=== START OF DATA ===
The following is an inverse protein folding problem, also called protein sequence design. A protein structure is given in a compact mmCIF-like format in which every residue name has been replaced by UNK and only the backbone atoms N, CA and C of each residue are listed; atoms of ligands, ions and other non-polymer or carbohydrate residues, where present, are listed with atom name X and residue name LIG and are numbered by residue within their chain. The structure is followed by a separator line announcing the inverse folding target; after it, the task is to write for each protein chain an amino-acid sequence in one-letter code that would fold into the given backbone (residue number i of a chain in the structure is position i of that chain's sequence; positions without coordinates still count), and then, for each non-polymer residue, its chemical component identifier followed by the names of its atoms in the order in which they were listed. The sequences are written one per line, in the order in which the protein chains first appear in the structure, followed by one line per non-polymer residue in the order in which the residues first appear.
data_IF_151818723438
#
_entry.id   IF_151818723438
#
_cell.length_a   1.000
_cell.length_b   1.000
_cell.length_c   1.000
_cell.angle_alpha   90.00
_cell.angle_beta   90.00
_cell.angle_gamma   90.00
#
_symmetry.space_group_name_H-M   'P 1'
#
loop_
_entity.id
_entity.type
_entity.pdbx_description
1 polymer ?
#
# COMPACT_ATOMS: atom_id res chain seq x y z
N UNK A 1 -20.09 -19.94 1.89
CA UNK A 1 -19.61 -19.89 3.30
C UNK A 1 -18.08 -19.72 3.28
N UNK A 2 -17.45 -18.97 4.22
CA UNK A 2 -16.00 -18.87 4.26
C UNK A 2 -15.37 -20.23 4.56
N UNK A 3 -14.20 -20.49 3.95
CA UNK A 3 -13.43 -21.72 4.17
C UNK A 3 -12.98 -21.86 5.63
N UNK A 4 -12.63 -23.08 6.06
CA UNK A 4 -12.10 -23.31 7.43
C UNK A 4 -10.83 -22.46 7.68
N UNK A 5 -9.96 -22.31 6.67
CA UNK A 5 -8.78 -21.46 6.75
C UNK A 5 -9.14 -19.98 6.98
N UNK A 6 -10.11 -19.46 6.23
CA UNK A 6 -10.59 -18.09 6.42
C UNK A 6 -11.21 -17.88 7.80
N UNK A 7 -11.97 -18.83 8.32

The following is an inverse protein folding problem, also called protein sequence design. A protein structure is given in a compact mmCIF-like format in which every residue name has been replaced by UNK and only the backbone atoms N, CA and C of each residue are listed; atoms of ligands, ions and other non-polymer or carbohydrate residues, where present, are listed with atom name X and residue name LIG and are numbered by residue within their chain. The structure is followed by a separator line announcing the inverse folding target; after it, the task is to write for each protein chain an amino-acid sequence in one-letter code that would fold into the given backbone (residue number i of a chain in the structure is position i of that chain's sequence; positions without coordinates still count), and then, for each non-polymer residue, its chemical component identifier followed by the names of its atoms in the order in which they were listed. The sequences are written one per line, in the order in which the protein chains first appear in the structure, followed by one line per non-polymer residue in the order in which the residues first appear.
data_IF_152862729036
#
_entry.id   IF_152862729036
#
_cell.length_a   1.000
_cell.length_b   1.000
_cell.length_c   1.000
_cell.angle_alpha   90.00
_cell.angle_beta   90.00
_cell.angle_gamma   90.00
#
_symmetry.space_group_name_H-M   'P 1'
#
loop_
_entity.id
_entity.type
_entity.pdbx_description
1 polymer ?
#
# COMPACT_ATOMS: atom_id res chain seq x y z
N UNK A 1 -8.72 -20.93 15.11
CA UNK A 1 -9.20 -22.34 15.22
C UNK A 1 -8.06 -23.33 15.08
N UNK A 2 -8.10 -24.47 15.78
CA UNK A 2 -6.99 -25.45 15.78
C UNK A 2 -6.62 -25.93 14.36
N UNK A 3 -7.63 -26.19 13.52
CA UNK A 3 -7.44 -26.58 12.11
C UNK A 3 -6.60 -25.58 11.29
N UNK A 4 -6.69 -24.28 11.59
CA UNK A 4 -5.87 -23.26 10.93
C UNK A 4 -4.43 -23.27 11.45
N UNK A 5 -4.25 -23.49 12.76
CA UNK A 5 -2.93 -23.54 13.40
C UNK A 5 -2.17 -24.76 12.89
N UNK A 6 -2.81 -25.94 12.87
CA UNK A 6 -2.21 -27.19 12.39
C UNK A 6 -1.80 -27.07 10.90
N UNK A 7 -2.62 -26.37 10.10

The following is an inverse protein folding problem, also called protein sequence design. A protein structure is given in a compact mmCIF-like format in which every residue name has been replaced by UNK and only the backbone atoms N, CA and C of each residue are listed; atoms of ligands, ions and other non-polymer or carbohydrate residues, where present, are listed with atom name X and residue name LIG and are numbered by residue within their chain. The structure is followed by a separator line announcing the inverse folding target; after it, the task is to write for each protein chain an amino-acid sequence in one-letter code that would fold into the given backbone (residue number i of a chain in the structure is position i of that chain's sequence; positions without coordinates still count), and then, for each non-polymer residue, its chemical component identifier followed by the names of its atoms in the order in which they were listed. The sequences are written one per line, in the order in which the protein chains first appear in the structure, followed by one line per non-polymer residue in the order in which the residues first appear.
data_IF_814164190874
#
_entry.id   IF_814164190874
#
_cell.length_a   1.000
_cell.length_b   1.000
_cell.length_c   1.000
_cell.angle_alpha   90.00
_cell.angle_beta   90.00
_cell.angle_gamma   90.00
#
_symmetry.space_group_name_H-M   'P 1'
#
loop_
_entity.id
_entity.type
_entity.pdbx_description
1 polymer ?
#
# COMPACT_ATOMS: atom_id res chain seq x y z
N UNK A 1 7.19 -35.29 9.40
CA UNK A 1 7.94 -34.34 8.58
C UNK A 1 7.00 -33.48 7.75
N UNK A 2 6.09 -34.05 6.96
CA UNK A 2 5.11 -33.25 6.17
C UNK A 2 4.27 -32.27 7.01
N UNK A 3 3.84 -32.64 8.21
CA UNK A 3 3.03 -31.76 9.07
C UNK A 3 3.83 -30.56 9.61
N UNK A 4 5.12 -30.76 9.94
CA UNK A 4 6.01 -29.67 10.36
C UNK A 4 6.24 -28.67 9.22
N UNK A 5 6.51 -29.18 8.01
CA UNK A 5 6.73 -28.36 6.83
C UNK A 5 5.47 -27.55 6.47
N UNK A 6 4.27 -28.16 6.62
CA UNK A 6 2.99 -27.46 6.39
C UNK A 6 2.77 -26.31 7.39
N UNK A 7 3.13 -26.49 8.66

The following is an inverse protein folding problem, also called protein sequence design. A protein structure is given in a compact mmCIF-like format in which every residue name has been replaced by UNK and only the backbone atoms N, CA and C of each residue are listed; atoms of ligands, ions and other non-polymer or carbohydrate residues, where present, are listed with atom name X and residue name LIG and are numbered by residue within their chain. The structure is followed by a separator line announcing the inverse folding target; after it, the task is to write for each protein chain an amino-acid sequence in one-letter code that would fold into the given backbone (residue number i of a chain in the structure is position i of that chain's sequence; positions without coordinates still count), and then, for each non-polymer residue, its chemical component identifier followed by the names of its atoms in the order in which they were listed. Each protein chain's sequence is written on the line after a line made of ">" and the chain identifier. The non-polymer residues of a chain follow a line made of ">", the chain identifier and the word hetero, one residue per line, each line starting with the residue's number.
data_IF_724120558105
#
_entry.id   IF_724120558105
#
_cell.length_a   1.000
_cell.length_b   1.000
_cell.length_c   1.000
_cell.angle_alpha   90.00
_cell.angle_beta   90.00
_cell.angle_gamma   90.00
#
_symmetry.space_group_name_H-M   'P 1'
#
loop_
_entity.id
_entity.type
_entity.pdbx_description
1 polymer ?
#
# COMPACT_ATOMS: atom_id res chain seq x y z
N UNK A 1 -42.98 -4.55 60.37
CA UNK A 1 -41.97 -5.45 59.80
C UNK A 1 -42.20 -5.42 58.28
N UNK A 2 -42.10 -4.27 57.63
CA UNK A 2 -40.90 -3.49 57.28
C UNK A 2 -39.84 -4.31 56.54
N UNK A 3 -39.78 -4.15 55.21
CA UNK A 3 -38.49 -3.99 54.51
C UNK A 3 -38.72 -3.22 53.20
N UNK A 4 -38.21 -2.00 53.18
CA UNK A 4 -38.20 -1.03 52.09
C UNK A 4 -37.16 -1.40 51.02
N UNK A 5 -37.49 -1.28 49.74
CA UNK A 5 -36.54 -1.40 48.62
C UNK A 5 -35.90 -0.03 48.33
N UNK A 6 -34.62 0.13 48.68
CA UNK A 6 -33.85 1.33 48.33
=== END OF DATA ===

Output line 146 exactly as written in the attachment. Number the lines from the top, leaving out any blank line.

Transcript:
CA UNK A 2 -40.90 -3.49 57.28